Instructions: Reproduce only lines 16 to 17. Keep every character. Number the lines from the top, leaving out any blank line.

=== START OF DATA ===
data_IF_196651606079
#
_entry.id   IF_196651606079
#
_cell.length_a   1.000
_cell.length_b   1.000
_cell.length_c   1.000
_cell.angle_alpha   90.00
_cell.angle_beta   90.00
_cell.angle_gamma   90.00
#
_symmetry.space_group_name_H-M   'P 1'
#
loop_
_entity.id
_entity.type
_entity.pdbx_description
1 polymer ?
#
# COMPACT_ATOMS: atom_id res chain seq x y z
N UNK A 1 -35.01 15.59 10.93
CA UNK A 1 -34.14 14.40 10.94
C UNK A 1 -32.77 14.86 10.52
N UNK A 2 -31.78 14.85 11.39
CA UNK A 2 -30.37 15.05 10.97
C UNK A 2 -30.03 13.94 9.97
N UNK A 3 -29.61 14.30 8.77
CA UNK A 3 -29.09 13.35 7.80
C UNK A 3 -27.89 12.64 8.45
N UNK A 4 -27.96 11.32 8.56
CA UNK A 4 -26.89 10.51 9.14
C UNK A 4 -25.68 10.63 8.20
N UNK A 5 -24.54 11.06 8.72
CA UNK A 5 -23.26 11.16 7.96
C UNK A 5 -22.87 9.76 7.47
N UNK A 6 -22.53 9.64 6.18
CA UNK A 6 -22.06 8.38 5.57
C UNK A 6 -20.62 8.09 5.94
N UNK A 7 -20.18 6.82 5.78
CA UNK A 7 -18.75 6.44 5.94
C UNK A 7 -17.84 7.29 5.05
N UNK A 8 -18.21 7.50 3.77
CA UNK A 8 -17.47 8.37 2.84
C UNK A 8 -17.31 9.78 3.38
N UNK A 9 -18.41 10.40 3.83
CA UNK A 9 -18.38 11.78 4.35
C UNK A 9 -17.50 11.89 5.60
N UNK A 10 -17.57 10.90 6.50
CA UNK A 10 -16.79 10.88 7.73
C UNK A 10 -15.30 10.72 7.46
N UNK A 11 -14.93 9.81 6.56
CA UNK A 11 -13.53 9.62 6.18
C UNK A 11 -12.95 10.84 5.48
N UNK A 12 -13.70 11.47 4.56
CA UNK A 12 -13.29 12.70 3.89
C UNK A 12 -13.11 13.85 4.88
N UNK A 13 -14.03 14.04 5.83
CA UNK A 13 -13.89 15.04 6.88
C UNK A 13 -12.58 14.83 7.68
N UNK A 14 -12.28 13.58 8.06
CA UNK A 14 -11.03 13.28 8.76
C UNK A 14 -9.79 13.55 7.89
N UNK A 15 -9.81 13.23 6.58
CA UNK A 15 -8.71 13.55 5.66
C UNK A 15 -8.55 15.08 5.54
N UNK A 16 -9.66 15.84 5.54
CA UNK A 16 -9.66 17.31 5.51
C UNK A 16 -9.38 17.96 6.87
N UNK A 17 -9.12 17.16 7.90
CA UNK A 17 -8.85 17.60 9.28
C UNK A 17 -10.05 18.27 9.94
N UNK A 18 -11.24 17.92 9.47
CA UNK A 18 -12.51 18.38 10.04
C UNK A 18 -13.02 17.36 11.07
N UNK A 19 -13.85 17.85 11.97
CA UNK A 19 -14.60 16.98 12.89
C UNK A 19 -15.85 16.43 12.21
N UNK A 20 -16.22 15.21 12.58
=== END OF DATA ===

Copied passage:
_entity.type
_entity.pdbx_description